Audrey could draw, paint, sew, design, garden, write, edit, teach, talk, chair committees, upholster furniture…  But many of us had no idea that she could do all these things because she always talked to you about what you were interested in. You’d find out about her only by chance. This was part of her empathy with others but also reflected her keenness for new knowledge and experiences. It was in character that it was on a new experimental course for parents that she had taken her B.Ed. She was inquiring, energetic, feisty and fun, not in the least afraid of conflict and argument, ready to stand up for what she believed in, and a happy presence. Even in her last few difficult years of rapidly declining mobility, she never stopped being good company.
When she couldn’t garden at the hostel any more, she would still be there with the residents and gardeners, sketching them all. Her creativity made something out of everything. She had tremendous spirit and humour.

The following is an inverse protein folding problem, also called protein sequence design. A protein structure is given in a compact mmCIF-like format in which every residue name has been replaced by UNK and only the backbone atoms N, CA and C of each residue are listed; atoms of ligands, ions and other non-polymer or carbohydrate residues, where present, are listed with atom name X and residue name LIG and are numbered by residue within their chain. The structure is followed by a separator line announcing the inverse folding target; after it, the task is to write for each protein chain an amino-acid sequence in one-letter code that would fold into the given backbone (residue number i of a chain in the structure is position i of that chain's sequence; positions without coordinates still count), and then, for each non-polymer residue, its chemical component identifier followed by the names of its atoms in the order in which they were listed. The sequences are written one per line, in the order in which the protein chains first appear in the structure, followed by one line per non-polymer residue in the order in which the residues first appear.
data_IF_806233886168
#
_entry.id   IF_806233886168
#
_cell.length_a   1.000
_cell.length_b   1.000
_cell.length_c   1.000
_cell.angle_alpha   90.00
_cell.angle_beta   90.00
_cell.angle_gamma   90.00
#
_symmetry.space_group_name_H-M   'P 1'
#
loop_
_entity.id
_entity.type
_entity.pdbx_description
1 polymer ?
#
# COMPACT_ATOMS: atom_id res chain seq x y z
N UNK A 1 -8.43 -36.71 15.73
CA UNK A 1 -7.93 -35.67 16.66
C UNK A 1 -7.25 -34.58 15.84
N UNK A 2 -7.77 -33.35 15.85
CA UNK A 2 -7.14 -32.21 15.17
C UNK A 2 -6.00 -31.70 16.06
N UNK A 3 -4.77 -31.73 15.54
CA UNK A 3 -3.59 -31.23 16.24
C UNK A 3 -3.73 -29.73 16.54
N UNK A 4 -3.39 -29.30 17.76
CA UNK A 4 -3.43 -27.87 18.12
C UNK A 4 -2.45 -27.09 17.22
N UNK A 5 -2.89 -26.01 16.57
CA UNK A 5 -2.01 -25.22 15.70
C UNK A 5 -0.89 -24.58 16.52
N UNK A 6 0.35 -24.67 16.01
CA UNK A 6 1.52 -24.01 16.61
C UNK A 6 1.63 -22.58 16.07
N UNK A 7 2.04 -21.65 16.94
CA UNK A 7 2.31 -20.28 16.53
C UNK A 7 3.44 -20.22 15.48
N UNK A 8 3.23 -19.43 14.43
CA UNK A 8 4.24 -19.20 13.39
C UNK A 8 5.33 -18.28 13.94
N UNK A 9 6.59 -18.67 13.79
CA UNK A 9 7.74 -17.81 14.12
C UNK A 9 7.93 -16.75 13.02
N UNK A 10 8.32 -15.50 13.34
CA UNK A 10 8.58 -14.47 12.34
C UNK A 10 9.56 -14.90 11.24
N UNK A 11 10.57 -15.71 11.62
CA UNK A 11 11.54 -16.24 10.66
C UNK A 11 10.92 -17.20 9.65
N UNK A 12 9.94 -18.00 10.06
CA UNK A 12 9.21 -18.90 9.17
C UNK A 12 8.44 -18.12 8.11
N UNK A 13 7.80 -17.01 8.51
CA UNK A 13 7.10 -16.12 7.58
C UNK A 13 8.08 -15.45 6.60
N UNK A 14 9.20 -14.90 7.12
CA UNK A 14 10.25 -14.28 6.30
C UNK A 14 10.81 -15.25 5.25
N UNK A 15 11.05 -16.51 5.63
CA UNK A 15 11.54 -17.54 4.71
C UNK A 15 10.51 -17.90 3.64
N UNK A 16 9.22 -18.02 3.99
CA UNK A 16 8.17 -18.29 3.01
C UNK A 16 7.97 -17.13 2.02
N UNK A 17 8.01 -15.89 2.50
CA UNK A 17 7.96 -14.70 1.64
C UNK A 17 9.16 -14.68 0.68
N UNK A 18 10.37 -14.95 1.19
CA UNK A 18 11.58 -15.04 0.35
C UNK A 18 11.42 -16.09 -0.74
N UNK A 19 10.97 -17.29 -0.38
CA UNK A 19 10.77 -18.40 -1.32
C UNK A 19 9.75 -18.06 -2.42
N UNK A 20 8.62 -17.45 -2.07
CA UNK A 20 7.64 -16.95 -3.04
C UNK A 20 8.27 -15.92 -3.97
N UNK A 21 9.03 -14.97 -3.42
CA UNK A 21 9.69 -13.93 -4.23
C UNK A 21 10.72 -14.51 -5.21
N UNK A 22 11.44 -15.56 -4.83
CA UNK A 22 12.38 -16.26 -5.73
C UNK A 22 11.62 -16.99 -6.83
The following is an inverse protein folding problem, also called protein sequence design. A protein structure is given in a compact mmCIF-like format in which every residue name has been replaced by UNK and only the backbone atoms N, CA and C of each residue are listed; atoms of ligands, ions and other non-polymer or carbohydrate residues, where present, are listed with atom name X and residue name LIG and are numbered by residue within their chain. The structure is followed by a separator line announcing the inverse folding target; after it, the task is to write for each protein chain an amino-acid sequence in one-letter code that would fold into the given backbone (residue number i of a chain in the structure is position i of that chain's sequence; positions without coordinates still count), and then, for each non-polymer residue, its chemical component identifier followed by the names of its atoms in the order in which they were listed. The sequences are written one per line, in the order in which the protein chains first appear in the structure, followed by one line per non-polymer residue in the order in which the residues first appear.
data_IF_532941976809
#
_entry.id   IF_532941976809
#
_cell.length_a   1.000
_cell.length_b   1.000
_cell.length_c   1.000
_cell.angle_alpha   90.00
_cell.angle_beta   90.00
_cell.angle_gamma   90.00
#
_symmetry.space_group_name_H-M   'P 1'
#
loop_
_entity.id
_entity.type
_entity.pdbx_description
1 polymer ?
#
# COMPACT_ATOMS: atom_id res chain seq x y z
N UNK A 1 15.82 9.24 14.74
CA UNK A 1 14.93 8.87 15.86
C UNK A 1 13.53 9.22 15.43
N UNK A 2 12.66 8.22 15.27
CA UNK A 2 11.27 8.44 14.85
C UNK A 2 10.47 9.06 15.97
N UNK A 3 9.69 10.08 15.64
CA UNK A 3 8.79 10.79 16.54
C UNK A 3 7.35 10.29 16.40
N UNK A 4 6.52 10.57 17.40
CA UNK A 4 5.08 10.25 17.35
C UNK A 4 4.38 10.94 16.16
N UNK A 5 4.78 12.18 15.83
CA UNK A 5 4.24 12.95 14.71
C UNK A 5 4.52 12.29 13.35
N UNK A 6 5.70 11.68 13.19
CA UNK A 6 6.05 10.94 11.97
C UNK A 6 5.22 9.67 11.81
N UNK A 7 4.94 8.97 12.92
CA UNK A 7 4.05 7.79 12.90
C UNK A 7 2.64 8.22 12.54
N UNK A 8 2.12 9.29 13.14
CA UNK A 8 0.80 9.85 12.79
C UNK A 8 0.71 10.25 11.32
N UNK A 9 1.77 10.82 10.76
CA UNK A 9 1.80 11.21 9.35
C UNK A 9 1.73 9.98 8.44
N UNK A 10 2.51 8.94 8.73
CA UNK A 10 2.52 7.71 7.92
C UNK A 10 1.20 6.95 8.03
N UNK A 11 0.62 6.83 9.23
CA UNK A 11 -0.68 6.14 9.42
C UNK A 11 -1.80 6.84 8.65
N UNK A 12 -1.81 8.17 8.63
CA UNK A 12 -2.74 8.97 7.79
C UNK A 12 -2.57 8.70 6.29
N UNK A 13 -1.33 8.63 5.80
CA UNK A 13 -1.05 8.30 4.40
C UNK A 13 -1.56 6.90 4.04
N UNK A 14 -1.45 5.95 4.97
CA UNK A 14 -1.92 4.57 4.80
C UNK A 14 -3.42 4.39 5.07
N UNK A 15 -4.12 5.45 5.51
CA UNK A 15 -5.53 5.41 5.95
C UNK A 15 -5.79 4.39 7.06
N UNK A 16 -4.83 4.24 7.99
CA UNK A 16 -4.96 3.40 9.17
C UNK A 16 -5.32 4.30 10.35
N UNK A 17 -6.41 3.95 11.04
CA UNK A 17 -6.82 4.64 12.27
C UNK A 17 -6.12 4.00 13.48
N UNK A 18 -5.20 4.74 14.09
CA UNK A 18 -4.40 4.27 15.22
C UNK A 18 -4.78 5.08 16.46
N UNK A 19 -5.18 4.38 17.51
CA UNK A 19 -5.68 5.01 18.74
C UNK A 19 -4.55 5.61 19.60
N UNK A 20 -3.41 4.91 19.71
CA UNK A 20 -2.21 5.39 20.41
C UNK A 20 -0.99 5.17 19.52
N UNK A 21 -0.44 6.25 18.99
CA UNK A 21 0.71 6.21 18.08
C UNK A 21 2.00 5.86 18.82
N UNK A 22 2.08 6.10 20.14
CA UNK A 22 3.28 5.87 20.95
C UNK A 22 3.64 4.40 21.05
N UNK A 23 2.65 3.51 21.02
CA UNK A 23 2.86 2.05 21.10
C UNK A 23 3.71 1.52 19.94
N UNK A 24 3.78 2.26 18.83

Audrey didn’t stop creating and learning in her last days. When she died she was midway through writing a play about Rachel MacMillan Teacher Training College, where she’d trained, and also midway through an advanced creative writing course at the Open University, as well as going regularly to a University of the Third Age art class and to her book group. She wrote a full page in her diary the day before she died.
The celebration of her life on 19th February at Eltham Crematorium and then at the Hare and Billet was overflowing with people. The exit music she chose for her funeral reflected her originality, her gaiety, and her interest in everyday folk life – it was children’s singing games.
Audrey will not be forgotten. Members of the Ashburnham Triangle Association who knew her will plant a tree in her memory. They send their sympathies to her husband, John, to her three daughters Kate, Sophie and Leonie, and to her grandchildren Seth and Rowan.
By Imogene Russell, Sara Emanuel, Janet Jenvy, Mary-Ann Cattle, Nick Carter, and Jane Dewit